We’re just under a week into the second half of our trip, and we’re in Hokkaido, in the north of Japan. After a month at home, spent visiting family and attending various weddings, family parties and generally catching up with friends, getting back into the flow of travelling has been tough – physically, emotionally and mentally. Once again, the start of a new phase involves a pretty huge learning curve.
By the last week of being at home, despite it being absolutely lovely seeing everyone, I had itchy feet. Not because being at home is terrible (far from it), but it was a bit like being in limbo before we cracked on with travelling again.
We were (and continue to be) so excited about this next stage of our trip. It’s going to be very different from our experiences in New Zealand and Australia, which were outdoor focused – beautiful views, stunning beaches, nature and hiking was our main activity during those trips, and alongside that we had our own convenient little home as we went, whether it was the tent or the camper van.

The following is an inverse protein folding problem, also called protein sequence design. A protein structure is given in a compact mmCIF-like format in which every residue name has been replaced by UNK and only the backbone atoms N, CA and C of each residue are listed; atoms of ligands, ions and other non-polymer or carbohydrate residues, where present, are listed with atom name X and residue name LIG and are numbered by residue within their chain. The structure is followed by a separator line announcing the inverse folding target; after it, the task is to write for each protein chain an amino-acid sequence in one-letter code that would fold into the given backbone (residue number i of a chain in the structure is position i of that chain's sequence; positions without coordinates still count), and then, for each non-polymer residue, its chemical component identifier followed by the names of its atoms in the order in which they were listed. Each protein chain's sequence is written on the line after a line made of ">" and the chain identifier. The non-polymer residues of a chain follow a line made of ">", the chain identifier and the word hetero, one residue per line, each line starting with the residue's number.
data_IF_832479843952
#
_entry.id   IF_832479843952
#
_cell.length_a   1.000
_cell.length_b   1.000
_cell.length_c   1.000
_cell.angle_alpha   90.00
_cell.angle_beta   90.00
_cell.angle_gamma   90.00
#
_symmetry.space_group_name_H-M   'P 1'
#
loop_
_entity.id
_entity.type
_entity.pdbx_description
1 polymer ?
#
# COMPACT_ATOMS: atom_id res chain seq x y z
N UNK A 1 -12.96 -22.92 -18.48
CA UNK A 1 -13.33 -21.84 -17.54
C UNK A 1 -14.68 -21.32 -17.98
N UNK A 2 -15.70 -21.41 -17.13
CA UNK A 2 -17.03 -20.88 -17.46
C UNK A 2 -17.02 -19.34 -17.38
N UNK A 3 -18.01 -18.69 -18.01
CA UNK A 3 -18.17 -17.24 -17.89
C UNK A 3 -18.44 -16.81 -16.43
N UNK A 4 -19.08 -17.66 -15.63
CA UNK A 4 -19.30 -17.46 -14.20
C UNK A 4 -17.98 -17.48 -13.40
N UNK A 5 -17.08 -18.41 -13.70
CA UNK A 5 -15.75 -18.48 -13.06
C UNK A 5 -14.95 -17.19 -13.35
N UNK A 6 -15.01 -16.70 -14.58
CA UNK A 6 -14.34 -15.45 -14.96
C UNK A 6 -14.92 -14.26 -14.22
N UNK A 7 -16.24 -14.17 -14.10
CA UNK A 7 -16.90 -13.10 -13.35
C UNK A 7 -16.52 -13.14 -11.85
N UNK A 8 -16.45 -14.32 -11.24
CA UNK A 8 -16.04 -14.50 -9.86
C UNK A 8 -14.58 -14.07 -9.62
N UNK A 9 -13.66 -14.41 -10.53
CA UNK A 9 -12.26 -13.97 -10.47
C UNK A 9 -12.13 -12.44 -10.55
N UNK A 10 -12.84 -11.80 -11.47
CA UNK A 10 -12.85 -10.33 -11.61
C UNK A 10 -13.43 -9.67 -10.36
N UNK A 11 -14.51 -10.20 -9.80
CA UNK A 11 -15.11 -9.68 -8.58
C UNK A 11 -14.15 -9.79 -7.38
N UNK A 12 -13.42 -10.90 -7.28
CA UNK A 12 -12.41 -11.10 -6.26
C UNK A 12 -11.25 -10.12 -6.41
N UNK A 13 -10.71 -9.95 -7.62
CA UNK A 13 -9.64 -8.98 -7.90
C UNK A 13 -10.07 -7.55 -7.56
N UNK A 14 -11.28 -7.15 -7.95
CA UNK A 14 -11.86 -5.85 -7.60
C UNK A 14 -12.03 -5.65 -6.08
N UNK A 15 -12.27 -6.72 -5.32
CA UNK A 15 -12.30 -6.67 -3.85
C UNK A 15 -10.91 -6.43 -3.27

This stage brings with it a slew of new adventures – different cultures, unknown languages, and a different home every couple of nights. Essentially, it’s throwing out all of our travelling routines we’d become accustomed to and starting again to find our new rhythm and way of doing things. The excitement comes from those differences (I’ve always thought of ‘proper’ travelling as being culturally based as well as outdoorsy, so this feels like the start of our adventure in many ways), but those differences also mean we have a whole new set of challenges to conquer and wrap our heads around.